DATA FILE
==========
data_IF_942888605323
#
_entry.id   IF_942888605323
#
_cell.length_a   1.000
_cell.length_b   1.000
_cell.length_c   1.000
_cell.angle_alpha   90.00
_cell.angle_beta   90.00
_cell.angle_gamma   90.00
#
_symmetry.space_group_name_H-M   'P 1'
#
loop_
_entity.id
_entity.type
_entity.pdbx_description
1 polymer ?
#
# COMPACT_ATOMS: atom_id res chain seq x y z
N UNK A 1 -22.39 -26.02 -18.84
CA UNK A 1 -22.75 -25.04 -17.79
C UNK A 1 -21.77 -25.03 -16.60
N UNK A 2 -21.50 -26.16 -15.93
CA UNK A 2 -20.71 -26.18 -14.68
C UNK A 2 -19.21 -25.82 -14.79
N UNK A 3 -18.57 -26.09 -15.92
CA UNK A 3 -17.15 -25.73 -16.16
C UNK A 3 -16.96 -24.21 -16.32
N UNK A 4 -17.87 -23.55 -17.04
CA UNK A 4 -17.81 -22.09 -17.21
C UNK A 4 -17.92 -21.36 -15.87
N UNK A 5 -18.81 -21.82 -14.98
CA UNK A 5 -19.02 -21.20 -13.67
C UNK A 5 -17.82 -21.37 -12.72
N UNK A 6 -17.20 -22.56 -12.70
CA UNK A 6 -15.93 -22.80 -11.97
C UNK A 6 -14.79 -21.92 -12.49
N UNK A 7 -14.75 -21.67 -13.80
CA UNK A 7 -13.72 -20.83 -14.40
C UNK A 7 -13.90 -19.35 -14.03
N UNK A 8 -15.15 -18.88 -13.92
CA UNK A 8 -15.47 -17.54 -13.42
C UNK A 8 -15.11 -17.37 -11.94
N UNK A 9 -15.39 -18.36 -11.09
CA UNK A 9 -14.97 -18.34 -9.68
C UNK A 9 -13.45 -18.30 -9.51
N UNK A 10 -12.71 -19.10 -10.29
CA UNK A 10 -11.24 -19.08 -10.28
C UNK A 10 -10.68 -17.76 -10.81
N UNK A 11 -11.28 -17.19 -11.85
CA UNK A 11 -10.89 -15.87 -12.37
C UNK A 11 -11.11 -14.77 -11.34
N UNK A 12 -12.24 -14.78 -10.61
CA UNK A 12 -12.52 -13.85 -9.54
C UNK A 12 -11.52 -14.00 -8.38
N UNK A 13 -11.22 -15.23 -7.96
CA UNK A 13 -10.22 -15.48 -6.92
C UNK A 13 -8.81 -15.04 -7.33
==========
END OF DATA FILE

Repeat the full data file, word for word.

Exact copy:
data_IF_942888605323
#
_entry.id   IF_942888605323
#
_cell.length_a   1.000
_cell.length_b   1.000
_cell.length_c   1.000
_cell.angle_alpha   90.00
_cell.angle_beta   90.00
_cell.angle_gamma   90.00
#
_symmetry.space_group_name_H-M   'P 1'
#
loop_
_entity.id
_entity.type
_entity.pdbx_description
1 polymer ?
#
# COMPACT_ATOMS: atom_id res chain seq x y z
N UNK A 1 -22.39 -26.02 -18.84
CA UNK A 1 -22.75 -25.04 -17.79
C UNK A 1 -21.77 -25.03 -16.60
N UNK A 2 -21.50 -26.16 -15.93
CA UNK A 2 -20.71 -26.18 -14.68
C UNK A 2 -19.21 -25.82 -14.79
N UNK A 3 -18.57 -26.09 -15.92
CA UNK A 3 -17.15 -25.73 -16.16
C UNK A 3 -16.96 -24.21 -16.32
N UNK A 4 -17.87 -23.55 -17.04
CA UNK A 4 -17.81 -22.09 -17.21
C UNK A 4 -17.92 -21.36 -15.87
N UNK A 5 -18.81 -21.82 -14.98
CA UNK A 5 -19.02 -21.20 -13.67
C UNK A 5 -17.82 -21.37 -12.72
N UNK A 6 -17.20 -22.56 -12.70
CA UNK A 6 -15.93 -22.80 -11.97
C UNK A 6 -14.79 -21.92 -12.49
N UNK A 7 -14.75 -21.67 -13.80
CA UNK A 7 -13.72 -20.83 -14.40
C UNK A 7 -13.90 -19.35 -14.03
N UNK A 8 -15.15 -18.88 -13.92
CA UNK A 8 -15.47 -17.54 -13.42
C UNK A 8 -15.11 -17.37 -11.94
N UNK A 9 -15.39 -18.36 -11.09
CA UNK A 9 -14.97 -18.34 -9.68
C UNK A 9 -13.45 -18.30 -9.51
N UNK A 10 -12.71 -19.10 -10.29
CA UNK A 10 -11.24 -19.08 -10.28
C UNK A 10 -10.68 -17.76 -10.81
N UNK A 11 -11.28 -17.19 -11.85
CA UNK A 11 -10.89 -15.87 -12.37
C UNK A 11 -11.11 -14.77 -11.34
N UNK A 12 -12.24 -14.78 -10.61
CA UNK A 12 -12.52 -13.85 -9.54
C UNK A 12 -11.52 -14.00 -8.38
N UNK A 13 -11.22 -15.23 -7.96
CA UNK A 13 -10.22 -15.48 -6.92
C UNK A 13 -8.81 -15.04 -7.33